¶ … ears are blasted daily by the drumbeat of environmental forewarnings. The seas are rising. The glaciers are melting. Don't drive -- take the bus. Recycle. Turn off the lights. Adjust that thermostat. Save the polar bears! Reduce your carbon footprint!
Nothing against carbon, or ecologists, or polar bears, but while society focuses on reducing carbon footprints, why aren't more folks out there creating footprints for God? Who is marching through the pain and the rain and the snow to rekindle faith that God will intercede in broken lives, and will help repair the world's environmental problems if we just put one foot in front of the other in a march towards Christian truth?
Why have we been waiting for inspiration as to what we should do in this troubled world? Are not seeing that global warming and rising sea levels are sending us warning that we need to trust God's message and His love? On the other hand, do Christians really care about the environmental issues, and if not, aren't they shunning the God who made Heaven and Earth? Are the children in our communities walking around looking at text messages instead of getting the message that God wants us to move to his music and march to his drumbeat -- and to save the planet He has created for us?
Moreover, how many Christians are addressing these questions (especially environmental questions) in their daily lives -- or even on the Sabbath when they are asked by God to take a day away from work and pleasure and devote time to His word? These questions and others cause an investigative Christian writer to want to examine the potential theological issues revolving around the environment and ecology.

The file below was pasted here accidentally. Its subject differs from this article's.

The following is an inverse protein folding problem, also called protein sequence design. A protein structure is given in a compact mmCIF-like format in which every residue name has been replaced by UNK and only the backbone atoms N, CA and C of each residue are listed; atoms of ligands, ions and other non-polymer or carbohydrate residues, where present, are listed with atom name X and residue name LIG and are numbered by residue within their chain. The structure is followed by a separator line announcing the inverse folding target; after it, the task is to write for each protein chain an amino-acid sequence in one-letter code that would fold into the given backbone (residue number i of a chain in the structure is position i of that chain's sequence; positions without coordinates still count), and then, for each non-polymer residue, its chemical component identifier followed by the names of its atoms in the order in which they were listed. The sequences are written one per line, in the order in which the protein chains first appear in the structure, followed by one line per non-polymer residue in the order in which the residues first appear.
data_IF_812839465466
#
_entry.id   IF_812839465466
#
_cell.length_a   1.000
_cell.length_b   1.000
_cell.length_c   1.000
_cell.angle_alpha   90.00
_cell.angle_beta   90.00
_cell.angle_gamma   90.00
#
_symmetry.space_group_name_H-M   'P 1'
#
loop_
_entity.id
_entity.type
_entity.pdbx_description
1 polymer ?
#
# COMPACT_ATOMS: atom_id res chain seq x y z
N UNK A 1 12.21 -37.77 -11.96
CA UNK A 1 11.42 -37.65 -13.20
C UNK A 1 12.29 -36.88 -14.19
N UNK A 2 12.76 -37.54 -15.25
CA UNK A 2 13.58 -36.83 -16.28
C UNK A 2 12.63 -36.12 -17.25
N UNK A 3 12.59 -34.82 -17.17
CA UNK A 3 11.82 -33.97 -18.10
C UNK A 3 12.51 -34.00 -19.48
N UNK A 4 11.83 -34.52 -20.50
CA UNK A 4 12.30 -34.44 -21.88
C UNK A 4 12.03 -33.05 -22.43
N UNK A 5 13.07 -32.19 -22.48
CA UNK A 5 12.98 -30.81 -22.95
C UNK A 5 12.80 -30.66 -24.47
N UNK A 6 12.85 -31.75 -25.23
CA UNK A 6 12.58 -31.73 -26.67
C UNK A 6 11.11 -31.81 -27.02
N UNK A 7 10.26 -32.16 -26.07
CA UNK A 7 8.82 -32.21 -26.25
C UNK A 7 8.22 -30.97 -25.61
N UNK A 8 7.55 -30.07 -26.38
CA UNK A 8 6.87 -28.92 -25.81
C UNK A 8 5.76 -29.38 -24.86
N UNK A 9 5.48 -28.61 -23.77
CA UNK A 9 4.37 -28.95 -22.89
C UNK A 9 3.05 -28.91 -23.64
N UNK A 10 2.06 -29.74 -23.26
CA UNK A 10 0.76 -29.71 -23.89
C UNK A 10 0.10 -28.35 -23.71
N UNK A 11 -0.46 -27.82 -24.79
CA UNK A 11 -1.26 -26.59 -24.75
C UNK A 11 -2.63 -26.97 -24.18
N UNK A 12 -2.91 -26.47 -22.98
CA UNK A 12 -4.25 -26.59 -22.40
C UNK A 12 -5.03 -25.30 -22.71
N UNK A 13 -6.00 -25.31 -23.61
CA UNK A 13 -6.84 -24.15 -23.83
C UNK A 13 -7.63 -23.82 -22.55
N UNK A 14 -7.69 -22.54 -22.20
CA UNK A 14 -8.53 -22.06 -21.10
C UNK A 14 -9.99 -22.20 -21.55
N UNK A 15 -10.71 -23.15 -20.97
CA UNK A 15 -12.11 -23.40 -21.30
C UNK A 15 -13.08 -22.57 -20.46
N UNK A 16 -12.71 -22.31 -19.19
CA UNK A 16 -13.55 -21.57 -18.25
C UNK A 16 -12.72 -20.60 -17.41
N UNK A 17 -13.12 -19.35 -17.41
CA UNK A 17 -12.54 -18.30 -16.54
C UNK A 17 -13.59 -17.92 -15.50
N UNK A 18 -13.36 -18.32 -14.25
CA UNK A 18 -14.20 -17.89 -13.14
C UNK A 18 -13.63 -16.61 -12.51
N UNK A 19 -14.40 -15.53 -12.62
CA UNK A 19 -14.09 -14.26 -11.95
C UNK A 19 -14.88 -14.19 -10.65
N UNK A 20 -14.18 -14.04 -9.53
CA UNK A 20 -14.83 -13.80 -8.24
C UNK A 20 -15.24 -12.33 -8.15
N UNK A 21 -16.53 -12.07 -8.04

Eco-Evangelist Craig Sorley's Story
Craig Sorley was a student at a Christian college in St. Paul, Minnesota in 1989 when his life was suddenly thrown a curve, but he was very fortunate to get a second chance. A large tumor was discovered in his brain, but through a successful surgery it was removed and he was set free from his possible demise. While he was getting his health and strength back, Sorley sensed "a very clear call" to try and discover that Christians were doing to try and resolve the environmental problems around the world. He says it was "one of the most defining moments in my life" in terms of his relationship with Jesus Christ. He was aware that environmentalists and Evangelicals were miles apart in their collective views of ecology and the great threats that global climate change was creating.